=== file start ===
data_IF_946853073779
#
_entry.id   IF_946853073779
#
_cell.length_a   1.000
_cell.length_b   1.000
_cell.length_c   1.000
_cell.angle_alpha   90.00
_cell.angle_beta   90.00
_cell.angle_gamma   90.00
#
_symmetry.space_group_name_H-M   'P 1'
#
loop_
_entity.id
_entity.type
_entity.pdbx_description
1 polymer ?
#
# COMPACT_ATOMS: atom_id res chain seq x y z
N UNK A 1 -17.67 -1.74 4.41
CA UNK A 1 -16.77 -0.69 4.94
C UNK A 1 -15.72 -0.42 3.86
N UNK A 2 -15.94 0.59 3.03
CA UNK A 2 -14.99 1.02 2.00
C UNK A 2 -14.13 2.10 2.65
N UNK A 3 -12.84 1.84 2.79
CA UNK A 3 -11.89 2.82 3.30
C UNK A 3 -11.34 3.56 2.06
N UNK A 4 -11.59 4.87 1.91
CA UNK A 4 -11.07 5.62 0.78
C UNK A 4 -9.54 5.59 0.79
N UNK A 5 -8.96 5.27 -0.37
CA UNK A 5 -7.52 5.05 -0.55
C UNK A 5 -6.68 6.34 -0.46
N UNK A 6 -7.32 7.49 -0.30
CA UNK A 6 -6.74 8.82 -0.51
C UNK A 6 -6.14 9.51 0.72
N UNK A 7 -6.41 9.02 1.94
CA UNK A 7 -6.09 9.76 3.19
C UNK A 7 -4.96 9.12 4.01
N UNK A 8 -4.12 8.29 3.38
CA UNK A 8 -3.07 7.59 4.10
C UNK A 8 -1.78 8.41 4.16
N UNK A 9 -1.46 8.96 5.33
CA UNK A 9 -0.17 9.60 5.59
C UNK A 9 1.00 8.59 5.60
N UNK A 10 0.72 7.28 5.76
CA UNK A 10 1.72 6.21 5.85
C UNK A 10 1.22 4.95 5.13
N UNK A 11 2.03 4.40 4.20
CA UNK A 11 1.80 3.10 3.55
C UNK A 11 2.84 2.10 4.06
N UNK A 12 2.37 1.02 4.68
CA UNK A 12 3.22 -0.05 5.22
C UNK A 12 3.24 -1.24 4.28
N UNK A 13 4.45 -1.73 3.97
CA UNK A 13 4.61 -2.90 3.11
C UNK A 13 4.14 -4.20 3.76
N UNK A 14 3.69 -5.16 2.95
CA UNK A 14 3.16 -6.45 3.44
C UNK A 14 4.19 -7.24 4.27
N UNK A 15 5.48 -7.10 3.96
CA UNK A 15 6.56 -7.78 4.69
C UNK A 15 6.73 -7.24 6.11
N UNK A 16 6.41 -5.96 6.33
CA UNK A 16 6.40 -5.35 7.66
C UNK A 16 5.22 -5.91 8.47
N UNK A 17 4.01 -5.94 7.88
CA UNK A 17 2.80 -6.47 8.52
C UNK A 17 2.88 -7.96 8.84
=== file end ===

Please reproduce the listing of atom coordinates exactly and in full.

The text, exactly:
data_IF_946853073779
#
_entry.id   IF_946853073779
#
_cell.length_a   1.000
_cell.length_b   1.000
_cell.length_c   1.000
_cell.angle_alpha   90.00
_cell.angle_beta   90.00
_cell.angle_gamma   90.00
#
_symmetry.space_group_name_H-M   'P 1'
#
loop_
_entity.id
_entity.type
_entity.pdbx_description
1 polymer ?
#
# COMPACT_ATOMS: atom_id res chain seq x y z
N UNK A 1 -17.67 -1.74 4.41
CA UNK A 1 -16.77 -0.69 4.94
C UNK A 1 -15.72 -0.42 3.86
N UNK A 2 -15.94 0.59 3.03
CA UNK A 2 -14.99 1.02 2.00
C UNK A 2 -14.13 2.10 2.65
N UNK A 3 -12.84 1.84 2.79
CA UNK A 3 -11.89 2.82 3.30
C UNK A 3 -11.34 3.56 2.06
N UNK A 4 -11.59 4.87 1.91
CA UNK A 4 -11.07 5.62 0.78
C UNK A 4 -9.54 5.59 0.79
N UNK A 5 -8.96 5.27 -0.37
CA UNK A 5 -7.52 5.05 -0.55
C UNK A 5 -6.68 6.34 -0.46
N UNK A 6 -7.32 7.49 -0.30
CA UNK A 6 -6.74 8.82 -0.51
C UNK A 6 -6.14 9.51 0.72
N UNK A 7 -6.41 9.02 1.94
CA UNK A 7 -6.09 9.76 3.19
C UNK A 7 -4.96 9.12 4.01
N UNK A 8 -4.12 8.29 3.38
CA UNK A 8 -3.07 7.59 4.10
C UNK A 8 -1.78 8.41 4.16
N UNK A 9 -1.46 8.96 5.33
CA UNK A 9 -0.17 9.60 5.59
C UNK A 9 1.00 8.59 5.60
N UNK A 10 0.72 7.28 5.76
CA UNK A 10 1.72 6.21 5.85
C UNK A 10 1.22 4.95 5.13
N UNK A 11 2.03 4.40 4.20
CA UNK A 11 1.80 3.10 3.55
C UNK A 11 2.84 2.10 4.06
N UNK A 12 2.37 1.02 4.68
CA UNK A 12 3.22 -0.05 5.22
C UNK A 12 3.24 -1.24 4.28
N UNK A 13 4.45 -1.73 3.97
CA UNK A 13 4.61 -2.90 3.11
C UNK A 13 4.14 -4.20 3.76
N UNK A 14 3.69 -5.16 2.95
CA UNK A 14 3.16 -6.45 3.44
C UNK A 14 4.19 -7.24 4.27
N UNK A 15 5.48 -7.10 3.96
CA UNK A 15 6.56 -7.78 4.69
C UNK A 15 6.73 -7.24 6.11
N UNK A 16 6.41 -5.96 6.33
CA UNK A 16 6.40 -5.35 7.66
C UNK A 16 5.22 -5.91 8.47
N UNK A 17 4.01 -5.94 7.88
CA UNK A 17 2.80 -6.47 8.52
C UNK A 17 2.88 -7.96 8.84